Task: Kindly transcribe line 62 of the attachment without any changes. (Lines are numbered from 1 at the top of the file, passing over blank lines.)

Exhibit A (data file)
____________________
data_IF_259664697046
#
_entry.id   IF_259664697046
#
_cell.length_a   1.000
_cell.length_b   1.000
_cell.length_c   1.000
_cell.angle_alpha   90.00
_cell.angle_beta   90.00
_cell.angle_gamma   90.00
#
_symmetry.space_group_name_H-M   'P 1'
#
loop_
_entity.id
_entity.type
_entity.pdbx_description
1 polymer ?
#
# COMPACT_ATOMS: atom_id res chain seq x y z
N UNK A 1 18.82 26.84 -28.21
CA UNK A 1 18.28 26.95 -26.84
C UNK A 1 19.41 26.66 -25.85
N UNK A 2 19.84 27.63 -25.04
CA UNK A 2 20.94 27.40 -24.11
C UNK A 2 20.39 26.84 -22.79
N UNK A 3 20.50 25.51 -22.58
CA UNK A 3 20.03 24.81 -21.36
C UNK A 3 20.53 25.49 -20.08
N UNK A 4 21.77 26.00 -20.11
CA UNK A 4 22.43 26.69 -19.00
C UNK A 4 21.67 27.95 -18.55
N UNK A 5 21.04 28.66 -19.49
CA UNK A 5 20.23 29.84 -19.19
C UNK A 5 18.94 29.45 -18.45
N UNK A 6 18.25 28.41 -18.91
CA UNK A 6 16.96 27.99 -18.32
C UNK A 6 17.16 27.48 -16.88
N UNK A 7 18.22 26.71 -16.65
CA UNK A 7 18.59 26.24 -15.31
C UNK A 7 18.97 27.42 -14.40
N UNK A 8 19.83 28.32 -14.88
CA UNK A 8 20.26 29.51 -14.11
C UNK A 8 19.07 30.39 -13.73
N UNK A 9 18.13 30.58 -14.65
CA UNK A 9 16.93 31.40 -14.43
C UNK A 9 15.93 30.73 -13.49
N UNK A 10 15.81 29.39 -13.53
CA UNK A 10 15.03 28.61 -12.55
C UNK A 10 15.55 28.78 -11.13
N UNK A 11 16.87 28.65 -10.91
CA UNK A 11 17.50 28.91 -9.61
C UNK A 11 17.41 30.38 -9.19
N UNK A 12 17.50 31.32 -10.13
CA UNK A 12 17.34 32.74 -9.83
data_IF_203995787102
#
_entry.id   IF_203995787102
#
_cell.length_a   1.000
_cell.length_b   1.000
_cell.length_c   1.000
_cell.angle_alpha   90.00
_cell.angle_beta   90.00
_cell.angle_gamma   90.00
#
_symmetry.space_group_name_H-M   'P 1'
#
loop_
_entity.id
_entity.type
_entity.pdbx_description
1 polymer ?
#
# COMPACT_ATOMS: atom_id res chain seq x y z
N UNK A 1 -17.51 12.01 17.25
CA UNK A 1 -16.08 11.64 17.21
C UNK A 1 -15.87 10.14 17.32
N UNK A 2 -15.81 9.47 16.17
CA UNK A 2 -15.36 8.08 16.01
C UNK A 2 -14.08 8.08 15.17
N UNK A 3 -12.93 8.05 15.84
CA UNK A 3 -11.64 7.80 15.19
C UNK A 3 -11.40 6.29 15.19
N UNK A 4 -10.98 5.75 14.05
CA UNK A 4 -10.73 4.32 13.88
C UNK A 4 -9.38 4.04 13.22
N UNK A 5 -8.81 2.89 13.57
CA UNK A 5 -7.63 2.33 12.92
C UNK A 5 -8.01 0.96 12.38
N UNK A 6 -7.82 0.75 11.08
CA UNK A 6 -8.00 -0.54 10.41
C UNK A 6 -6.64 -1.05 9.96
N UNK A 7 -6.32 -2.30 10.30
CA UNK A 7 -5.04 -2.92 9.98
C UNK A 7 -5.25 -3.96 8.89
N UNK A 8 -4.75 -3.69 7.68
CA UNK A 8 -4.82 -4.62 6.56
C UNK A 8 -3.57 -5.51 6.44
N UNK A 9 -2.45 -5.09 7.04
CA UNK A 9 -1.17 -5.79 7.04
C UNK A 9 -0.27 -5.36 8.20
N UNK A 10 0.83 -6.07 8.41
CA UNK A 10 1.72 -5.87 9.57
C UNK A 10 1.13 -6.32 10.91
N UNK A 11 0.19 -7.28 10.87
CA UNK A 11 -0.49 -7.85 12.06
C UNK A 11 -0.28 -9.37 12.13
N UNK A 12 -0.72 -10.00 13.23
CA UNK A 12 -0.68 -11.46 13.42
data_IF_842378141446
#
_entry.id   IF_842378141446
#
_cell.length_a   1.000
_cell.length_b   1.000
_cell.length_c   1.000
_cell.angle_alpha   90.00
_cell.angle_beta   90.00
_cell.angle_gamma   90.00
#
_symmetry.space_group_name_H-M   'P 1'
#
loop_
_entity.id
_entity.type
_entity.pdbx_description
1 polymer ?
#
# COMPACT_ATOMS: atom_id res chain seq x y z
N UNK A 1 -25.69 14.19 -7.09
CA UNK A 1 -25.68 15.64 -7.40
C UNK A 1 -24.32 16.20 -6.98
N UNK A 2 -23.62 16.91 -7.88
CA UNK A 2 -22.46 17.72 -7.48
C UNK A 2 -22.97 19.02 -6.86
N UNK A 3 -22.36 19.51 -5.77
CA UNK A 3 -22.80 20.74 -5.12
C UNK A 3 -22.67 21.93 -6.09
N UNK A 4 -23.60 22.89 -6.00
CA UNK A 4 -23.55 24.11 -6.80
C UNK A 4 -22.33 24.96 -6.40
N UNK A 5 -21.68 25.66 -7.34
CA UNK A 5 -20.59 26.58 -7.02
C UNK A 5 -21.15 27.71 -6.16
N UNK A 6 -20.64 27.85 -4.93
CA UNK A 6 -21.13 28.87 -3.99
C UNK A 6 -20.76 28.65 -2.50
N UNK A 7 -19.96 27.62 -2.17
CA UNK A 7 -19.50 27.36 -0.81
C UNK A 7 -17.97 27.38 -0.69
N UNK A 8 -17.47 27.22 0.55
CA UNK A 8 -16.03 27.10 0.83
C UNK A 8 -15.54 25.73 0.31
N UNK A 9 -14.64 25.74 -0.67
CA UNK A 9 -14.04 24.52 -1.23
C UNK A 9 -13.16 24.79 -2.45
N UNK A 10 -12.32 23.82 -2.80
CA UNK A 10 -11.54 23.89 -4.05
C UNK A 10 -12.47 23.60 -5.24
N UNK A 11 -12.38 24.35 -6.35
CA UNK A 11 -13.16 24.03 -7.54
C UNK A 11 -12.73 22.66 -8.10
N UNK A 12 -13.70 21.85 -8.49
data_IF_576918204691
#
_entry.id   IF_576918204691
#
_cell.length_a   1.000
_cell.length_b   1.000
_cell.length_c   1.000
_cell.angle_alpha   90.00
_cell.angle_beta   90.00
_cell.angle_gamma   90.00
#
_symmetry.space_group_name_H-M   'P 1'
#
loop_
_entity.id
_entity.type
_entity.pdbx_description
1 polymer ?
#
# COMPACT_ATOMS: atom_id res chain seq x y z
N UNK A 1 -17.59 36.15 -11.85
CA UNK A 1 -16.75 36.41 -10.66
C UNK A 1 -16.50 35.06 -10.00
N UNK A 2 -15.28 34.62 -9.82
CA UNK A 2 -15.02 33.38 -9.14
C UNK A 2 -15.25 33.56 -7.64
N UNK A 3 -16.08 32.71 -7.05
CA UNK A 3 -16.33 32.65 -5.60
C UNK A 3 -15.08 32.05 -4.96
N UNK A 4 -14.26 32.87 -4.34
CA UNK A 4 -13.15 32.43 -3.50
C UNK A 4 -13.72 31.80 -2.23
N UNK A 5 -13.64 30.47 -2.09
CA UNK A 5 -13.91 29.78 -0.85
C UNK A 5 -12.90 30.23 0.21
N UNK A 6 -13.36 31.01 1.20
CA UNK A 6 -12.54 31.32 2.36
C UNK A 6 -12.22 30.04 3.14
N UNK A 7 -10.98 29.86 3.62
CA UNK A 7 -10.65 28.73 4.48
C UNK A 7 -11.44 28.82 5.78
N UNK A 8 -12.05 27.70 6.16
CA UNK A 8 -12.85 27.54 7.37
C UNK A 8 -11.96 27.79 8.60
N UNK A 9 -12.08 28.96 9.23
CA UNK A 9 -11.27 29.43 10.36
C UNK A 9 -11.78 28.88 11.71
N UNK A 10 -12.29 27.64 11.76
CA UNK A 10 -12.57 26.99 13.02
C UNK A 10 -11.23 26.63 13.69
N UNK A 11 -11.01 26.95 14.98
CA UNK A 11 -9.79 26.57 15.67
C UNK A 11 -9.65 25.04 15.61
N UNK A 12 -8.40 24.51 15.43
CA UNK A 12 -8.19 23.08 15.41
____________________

_cell.length_c   1.000